To shrink a 950 image to 6.5 inches for publisher, you would set the DPI to of the canvas before pasting to 146.2 DPI to cause it to fit at 6.5 inches when imported. Technically this isn't much different than letting publisher have its way with the images but it seems to help ever so slightly in my fast testing.

Image of new canvas dialog (height can be adjusted to whatever is needed or matches ...):

th_dpifornewcanvas.png

Also, save your shots as PNG. This is lossless format and will not lose information when imported into Publisher. You're doing enough pixel crunching without doing any more damage by gif or jpg. They really are not good for this sort of thing.

Exporting to PDF in Publisher: Commercial Printing option. It will flag your doc as having a problem: RGB color space. Once converted to CMYK plus spot in my testing, my PDF's actually shrank in size slightly without fidelity loss and images at 300+ DPI no longer had pronounced aliasing as seen with the High Quality Printing option. Especially if you are going to potentially exceed 150 DPI, you have to choose these options or it will mangled stuff.

This may help you work around the problem and get a slightly better result. I think I see a difference.

No matter what though, when you take a website screen-shot (combinations of images and text), then crunch it into an image, its going to lose some of the fidelity. Especially with the text. This is one area where Adobe is king as it tends to do things that it holds the patents for. I'm not anti-MS by any stretch. Just in the world of PDF's, we all have to seem to pay homage to Adobe ...

I hope that makes sense. Rather hectic day, but I was curious about the issue and thought I might be able to help find something of a solution. So far I'm not sure I've done more than show you a parlor trick to match DPI of a canvas to make resizing unneeded in Publisher for future needs. (Like headers, etc.) I've used that method specifically in Word docs to avoid some sizing issues, etc. Just wasn't sure what impact it may have in Publisher on image quality when compressed to PDF. So far I'm not sure its much different. But I do prefer to use PDN to cut up screen shots.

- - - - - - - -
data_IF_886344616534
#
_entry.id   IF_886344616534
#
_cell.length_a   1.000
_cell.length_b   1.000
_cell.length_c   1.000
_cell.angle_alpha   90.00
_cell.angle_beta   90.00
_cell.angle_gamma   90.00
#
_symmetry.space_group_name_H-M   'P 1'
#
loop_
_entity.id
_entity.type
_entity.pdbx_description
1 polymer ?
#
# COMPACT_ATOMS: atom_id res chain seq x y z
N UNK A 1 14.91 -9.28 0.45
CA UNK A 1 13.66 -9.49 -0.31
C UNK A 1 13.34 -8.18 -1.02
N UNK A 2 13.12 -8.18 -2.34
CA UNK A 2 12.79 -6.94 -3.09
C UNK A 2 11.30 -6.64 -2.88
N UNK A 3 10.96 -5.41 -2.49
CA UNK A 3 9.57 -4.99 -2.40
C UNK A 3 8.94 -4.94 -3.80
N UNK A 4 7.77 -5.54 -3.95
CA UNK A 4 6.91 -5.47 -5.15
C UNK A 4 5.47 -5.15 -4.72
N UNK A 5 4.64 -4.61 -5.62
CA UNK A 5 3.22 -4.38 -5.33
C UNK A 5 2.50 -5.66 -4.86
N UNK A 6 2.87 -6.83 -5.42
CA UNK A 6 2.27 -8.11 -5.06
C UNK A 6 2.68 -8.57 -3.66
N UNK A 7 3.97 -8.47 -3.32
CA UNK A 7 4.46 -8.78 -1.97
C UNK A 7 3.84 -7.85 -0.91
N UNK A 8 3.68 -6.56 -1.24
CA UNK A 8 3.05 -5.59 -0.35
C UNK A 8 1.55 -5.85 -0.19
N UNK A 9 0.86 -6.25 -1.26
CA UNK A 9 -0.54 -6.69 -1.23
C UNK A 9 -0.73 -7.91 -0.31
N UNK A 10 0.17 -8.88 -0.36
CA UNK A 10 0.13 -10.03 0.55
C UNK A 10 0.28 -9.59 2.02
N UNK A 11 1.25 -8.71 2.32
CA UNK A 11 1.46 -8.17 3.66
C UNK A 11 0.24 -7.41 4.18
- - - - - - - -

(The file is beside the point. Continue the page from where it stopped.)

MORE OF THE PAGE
*Almost forgot: set you selection box tool to a fixed width of 950 pixels by whatever height works for the capture. I have to guess on the height you would want to grab as the site seems to vary a little.

Edited by delpart

***

Gallery at PDN-Fans

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  • 2 weeks later...

Another thought dawned on me ... would the end PDFs come out better if I use a screen capture software (like Snagit or ScreenHunter) to generate the screen shot instead of using the Print Screen button on the key board? Or would the use of screen capture software pretty much have no impact on the clarity of the PDFs? I would appreciate your thoughts and advice.

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If it has to be 624 pixels wide, you are best off reorganizing the pdf so you aren't stretching the image. There is nothing you can do to make a 624 pixel wide image look less blurry when stretched to 900 pixels

No, Paint.NET is not spyware...but, installing it is an IQ test. ~BoltBait

Blend modes are like the filling in your sandwich. It's the filling that can change your experience of the sandwich. ~Ego Eram Reputo

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If it has to be 624 pixels wide, you are best off reorganizing the pdf so you aren't stretching the image. There is nothing you can do to make a 624 pixel wide image look less blurry when stretched to 900 pixels

I am losing clarity when I resize down to 624 px from a larger width. From what you are saying, it appears my best bet is capture 624 px of the web page that is most relevant so that I do not have to resize the image when I put it into Publisher. Am I correct? If so, would Snagit and ScreenHunter enable me to do just that ... capture 624 px of the web page that is most relevant?

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As long as you don't try to stretch the image, yes that is correct. You can also take a screenshot and crop to a 624 pixel area in paint.net, but go ahead and use Snagit if you have it.

No, Paint.NET is not spyware...but, installing it is an IQ test. ~BoltBait

Blend modes are like the filling in your sandwich. It's the filling that can change your experience of the sandwich. ~Ego Eram Reputo